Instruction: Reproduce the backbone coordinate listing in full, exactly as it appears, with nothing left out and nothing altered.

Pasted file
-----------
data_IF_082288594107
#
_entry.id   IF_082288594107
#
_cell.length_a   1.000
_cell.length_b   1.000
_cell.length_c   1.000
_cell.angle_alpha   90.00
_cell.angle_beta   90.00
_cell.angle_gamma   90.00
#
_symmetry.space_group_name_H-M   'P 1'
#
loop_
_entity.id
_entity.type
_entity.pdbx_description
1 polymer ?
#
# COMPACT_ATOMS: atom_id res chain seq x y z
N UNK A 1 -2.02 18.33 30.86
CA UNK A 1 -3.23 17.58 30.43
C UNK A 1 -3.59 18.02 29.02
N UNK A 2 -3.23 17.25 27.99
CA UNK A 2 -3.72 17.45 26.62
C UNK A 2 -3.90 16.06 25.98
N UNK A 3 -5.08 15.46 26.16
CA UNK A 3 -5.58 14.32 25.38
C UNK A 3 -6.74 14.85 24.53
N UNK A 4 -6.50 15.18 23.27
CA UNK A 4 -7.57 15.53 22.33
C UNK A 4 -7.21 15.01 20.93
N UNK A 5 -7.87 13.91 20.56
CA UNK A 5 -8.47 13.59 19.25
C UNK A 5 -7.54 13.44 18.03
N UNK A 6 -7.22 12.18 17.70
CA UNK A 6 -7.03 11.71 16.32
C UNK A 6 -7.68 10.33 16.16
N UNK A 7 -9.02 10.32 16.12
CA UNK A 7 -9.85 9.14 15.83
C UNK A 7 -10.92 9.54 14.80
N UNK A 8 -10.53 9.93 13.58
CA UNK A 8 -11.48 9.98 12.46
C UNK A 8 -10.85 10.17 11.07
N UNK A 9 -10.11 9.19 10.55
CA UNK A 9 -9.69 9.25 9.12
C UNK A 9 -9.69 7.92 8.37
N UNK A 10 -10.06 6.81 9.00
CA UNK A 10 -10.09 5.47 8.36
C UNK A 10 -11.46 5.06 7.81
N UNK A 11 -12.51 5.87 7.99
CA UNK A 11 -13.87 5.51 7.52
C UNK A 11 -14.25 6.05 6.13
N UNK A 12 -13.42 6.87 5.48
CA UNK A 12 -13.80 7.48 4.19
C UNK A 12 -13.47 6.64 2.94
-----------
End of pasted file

data_IF_082288594107
#
_entry.id   IF_082288594107
#
_cell.length_a   1.000
_cell.length_b   1.000
_cell.length_c   1.000
_cell.angle_alpha   90.00
_cell.angle_beta   90.00
_cell.angle_gamma   90.00
#
_symmetry.space_group_name_H-M   'P 1'
#
loop_
_entity.id
_entity.type
_entity.pdbx_description
1 polymer ?
#
# COMPACT_ATOMS: atom_id res chain seq x y z
N UNK A 1 -2.02 18.33 30.86
CA UNK A 1 -3.23 17.58 30.43
C UNK A 1 -3.59 18.02 29.02
N UNK A 2 -3.23 17.25 27.99
CA UNK A 2 -3.72 17.45 26.62
C UNK A 2 -3.90 16.06 25.98
N UNK A 3 -5.08 15.46 26.16
CA UNK A 3 -5.58 14.32 25.38
C UNK A 3 -6.74 14.85 24.53
N UNK A 4 -6.50 15.18 23.27
CA UNK A 4 -7.57 15.53 22.33
C UNK A 4 -7.21 15.01 20.93
N UNK A 5 -7.87 13.91 20.56
CA UNK A 5 -8.47 13.59 19.25
C UNK A 5 -7.54 13.44 18.03
N UNK A 6 -7.22 12.18 17.70
CA UNK A 6 -7.03 11.71 16.32
C UNK A 6 -7.68 10.33 16.16
N UNK A 7 -9.02 10.32 16.12
CA UNK A 7 -9.85 9.14 15.83
C UNK A 7 -10.92 9.54 14.80
N UNK A 8 -10.53 9.93 13.58
CA UNK A 8 -11.48 9.98 12.46
C UNK A 8 -10.85 10.17 11.07
N UNK A 9 -10.11 9.19 10.55
CA UNK A 9 -9.69 9.25 9.12
C UNK A 9 -9.69 7.92 8.37
N UNK A 10 -10.06 6.81 9.00
CA UNK A 10 -10.09 5.47 8.36
C UNK A 10 -11.46 5.06 7.81
N UNK A 11 -12.51 5.87 7.99
CA UNK A 11 -13.87 5.51 7.52
C UNK A 11 -14.25 6.05 6.13
N UNK A 12 -13.42 6.87 5.48
CA UNK A 12 -13.80 7.48 4.19
C UNK A 12 -13.47 6.64 2.94